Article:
Wednesday, August 27, 2008


I just made up that word... so I get to decide what it means! It means the love of stadia (or stadiums, if you prefer). More precisely, I'm actually referring to the love of watching cricket - or other games - in stadia, as against on TV. Somehow it just feels like a different game altogether when you're watching it in real life, and not just live.

I've heard these arguments in favour of TV coverage numerous times - the dozen viewing angles, the action replays, the statistics (or often, trivia), the "expert" commentary, the snickometers and Hawkeyes, and so on. And yet, watching it in the stadium gives me a much better feel for the game. The 360 degree view, the thwack-sound of willow on leather, the smell of fresh-cut grass, the excitement of a ball being lofted into your stand... TV coverage just can't convey these.

And so, I'm a stadia-phile. Truth be told, I haven't had the chance to see too many cricket stadia. I grew up watching cricket at the Wankhede Stadium in Mumbai of course. I've seen all kinds of matches there - Tests, ODIs, Ranji and Duleep games, and even a festival match between Kapil's Devils and Azhar's Army! In the early days, I used to sit in the West Stand - courtesy of free passes from one of the clubs to whom they are allotted. This gives you a view from square-leg or cover, which isn't ideal. But it does have the advantage that the stand is in the shadows during the hot Mumbai afternoon, unlike the East Stand where you get roasted! Later on, I watched a lot of games from the Garware Pavilion. Always tried to find a seat close to the player's enclosure above the dressing room. On more than one occasion, I was able to toss an autograph book over the fence to the players (Karsan Ghavri - my idol, Raju Kulkarni, etc.), to get their autographs!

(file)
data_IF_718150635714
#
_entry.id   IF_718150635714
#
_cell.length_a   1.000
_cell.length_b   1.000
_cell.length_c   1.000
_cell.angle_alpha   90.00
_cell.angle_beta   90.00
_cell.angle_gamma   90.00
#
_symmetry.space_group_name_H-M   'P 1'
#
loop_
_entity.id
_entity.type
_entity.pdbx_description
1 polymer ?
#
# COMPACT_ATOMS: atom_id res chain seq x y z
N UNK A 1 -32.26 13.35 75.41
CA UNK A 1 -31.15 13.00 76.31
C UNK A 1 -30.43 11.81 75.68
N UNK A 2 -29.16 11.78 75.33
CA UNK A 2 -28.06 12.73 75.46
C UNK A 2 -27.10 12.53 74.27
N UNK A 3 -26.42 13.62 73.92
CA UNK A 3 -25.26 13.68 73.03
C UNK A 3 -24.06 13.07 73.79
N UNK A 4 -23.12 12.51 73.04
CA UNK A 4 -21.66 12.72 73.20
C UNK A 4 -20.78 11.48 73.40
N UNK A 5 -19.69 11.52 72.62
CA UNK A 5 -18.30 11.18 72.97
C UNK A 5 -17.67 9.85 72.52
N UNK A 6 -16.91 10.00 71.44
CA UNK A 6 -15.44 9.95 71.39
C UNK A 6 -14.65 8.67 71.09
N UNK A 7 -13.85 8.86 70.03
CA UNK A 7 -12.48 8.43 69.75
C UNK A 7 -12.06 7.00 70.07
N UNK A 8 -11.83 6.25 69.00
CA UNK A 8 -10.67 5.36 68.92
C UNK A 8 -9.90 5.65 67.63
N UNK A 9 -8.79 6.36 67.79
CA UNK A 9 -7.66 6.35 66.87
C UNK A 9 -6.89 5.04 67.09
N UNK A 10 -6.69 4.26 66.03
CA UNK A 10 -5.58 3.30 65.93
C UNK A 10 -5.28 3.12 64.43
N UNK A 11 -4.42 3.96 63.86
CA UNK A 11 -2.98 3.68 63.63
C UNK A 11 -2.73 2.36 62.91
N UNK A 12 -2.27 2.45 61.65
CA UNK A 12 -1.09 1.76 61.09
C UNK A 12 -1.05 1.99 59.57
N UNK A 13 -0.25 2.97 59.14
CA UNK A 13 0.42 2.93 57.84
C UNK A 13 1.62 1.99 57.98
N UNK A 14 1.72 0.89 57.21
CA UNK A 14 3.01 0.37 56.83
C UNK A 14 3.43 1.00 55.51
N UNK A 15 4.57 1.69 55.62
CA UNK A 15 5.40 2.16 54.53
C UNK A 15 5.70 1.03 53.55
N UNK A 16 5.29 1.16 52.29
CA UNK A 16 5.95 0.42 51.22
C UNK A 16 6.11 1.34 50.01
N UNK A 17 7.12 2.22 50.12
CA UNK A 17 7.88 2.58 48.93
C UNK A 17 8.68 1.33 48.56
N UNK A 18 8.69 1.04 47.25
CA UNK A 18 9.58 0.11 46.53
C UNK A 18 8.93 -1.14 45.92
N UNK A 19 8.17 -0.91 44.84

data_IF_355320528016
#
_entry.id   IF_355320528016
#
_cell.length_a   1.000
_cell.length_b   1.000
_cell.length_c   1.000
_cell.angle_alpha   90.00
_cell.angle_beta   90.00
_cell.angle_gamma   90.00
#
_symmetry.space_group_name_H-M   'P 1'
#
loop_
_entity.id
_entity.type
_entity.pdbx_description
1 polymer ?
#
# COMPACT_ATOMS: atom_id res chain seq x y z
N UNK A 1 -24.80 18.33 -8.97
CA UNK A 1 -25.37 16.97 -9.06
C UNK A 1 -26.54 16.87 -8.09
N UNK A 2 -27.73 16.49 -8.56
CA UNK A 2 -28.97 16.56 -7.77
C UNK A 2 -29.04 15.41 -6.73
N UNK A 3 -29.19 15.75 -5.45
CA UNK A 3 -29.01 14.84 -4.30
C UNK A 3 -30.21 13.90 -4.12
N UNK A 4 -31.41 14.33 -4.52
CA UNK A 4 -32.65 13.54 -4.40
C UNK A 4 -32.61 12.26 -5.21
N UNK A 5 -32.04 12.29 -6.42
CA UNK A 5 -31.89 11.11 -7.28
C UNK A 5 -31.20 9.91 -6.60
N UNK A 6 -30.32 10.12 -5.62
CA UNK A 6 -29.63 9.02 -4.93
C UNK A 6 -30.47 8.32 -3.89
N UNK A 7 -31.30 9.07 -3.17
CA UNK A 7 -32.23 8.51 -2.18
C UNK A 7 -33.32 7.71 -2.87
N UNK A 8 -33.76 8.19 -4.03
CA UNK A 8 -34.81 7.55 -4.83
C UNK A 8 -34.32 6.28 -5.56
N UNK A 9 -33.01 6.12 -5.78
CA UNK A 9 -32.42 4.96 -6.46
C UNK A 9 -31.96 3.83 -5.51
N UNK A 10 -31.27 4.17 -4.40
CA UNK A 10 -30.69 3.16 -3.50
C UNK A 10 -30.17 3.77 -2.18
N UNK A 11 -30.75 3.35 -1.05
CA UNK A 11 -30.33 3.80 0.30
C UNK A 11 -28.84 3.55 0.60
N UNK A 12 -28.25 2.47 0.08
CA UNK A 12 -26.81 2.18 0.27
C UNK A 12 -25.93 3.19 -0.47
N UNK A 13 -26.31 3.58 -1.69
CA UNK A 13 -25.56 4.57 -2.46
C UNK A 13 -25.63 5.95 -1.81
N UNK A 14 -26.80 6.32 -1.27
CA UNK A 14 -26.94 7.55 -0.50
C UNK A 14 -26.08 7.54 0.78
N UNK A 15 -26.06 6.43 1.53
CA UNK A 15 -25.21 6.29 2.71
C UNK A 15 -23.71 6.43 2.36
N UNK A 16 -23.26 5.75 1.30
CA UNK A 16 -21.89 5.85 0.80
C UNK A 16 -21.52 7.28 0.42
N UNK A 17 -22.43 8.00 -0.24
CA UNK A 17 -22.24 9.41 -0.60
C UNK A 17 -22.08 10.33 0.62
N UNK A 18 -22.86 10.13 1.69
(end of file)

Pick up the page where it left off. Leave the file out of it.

Also had the chance to watch some games at the Brabourne Stadium next door, but only rarely - by the time I started watching cricket, the Wankhede had already been built. Nevertheless it was fun to see the Brabourne pavilion (much better looking than the Wankhede of course), the clock that was once smashed by an Ajit Wadekar sixer, etc.

Back in 1983, while still in school, I had the chance to watch an ODI at the Lal Bahadur Shastri Stadium in Hyderabad. We had travelled by train from Mumbai, to spend the Ganapati holidays with an uncle. The train reached Hyderabad in the morning. My uncle greeted us at the station, put us into his Ambassador car, and took us straight to the stadium! Unknown to us, he had arranged for tickets to this match between India and Pakistan - what a treat! By the time we reached the stadium, the match was about to start. As we were negotiating the lines to get in, up went an almighty roar from the crowd inside -- Kapil had got the wicket of Mudassar Nazar off the very second ball of the match! India went on to win that game comfortably, leaving me with great memories, and a small tinge of regret at having missed the first wicket.